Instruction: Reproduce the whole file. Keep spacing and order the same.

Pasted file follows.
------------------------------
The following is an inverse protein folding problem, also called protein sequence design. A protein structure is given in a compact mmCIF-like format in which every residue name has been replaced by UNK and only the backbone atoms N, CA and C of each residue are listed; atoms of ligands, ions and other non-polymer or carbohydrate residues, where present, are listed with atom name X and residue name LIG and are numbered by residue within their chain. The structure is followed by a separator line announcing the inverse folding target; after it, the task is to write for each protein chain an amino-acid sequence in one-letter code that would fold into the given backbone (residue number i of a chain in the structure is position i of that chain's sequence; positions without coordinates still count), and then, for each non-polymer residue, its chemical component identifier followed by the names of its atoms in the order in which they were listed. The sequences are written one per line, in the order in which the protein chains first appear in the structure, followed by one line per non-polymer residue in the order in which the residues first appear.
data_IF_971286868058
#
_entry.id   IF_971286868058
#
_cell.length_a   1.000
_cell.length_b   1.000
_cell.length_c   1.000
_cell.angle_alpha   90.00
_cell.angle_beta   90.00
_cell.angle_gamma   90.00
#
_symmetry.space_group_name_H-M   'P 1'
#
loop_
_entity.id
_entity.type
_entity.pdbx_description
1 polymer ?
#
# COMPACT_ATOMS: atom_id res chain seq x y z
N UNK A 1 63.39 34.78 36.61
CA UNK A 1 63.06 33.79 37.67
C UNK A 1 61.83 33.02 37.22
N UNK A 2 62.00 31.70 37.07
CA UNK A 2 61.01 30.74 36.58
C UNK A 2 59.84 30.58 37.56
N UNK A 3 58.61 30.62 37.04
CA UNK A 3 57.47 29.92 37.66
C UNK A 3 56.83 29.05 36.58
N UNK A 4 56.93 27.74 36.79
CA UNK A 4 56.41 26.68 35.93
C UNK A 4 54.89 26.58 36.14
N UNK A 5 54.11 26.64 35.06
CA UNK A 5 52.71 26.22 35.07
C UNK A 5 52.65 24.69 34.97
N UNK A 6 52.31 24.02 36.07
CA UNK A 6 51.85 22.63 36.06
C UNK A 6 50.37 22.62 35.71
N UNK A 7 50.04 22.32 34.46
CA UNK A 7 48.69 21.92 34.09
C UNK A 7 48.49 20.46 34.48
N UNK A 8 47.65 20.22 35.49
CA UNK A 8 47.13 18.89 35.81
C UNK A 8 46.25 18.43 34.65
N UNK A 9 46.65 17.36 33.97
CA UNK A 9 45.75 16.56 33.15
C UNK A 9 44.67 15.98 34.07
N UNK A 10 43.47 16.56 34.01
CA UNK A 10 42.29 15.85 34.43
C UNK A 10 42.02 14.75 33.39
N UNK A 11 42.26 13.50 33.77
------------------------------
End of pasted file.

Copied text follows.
The following is an inverse protein folding problem, also called protein sequence design. A protein structure is given in a compact mmCIF-like format in which every residue name has been replaced by UNK and only the backbone atoms N, CA and C of each residue are listed; atoms of ligands, ions and other non-polymer or carbohydrate residues, where present, are listed with atom name X and residue name LIG and are numbered by residue within their chain. The structure is followed by a separator line announcing the inverse folding target; after it, the task is to write for each protein chain an amino-acid sequence in one-letter code that would fold into the given backbone (residue number i of a chain in the structure is position i of that chain's sequence; positions without coordinates still count), and then, for each non-polymer residue, its chemical component identifier followed by the names of its atoms in the order in which they were listed. The sequences are written one per line, in the order in which the protein chains first appear in the structure, followed by one line per non-polymer residue in the order in which the residues first appear.
data_IF_971286868058
#
_entry.id   IF_971286868058
#
_cell.length_a   1.000
_cell.length_b   1.000
_cell.length_c   1.000
_cell.angle_alpha   90.00
_cell.angle_beta   90.00
_cell.angle_gamma   90.00
#
_symmetry.space_group_name_H-M   'P 1'
#
loop_
_entity.id
_entity.type
_entity.pdbx_description
1 polymer ?
#
# COMPACT_ATOMS: atom_id res chain seq x y z
N UNK A 1 63.39 34.78 36.61
CA UNK A 1 63.06 33.79 37.67
C UNK A 1 61.83 33.02 37.22
N UNK A 2 62.00 31.70 37.07
CA UNK A 2 61.01 30.74 36.58
C UNK A 2 59.84 30.58 37.56
N UNK A 3 58.61 30.62 37.04
CA UNK A 3 57.47 29.92 37.66
C UNK A 3 56.83 29.05 36.58
N UNK A 4 56.93 27.74 36.79
CA UNK A 4 56.41 26.68 35.93
C UNK A 4 54.89 26.58 36.14
N UNK A 5 54.11 26.64 35.06
CA UNK A 5 52.71 26.22 35.07
C UNK A 5 52.65 24.69 34.97
N UNK A 6 52.31 24.02 36.07
CA UNK A 6 51.85 22.63 36.06
C UNK A 6 50.37 22.62 35.71
N UNK A 7 50.04 22.32 34.46
CA UNK A 7 48.69 21.92 34.09
C UNK A 7 48.49 20.46 34.48
N UNK A 8 47.65 20.22 35.49
CA UNK A 8 47.13 18.89 35.81
C UNK A 8 46.25 18.43 34.65
N UNK A 9 46.65 17.36 33.97
CA UNK A 9 45.75 16.56 33.15
C UNK A 9 44.67 15.98 34.07
N UNK A 10 43.47 16.56 34.01
CA UNK A 10 42.29 15.85 34.43
C UNK A 10 42.02 14.75 33.39
N UNK A 11 42.26 13.50 33.77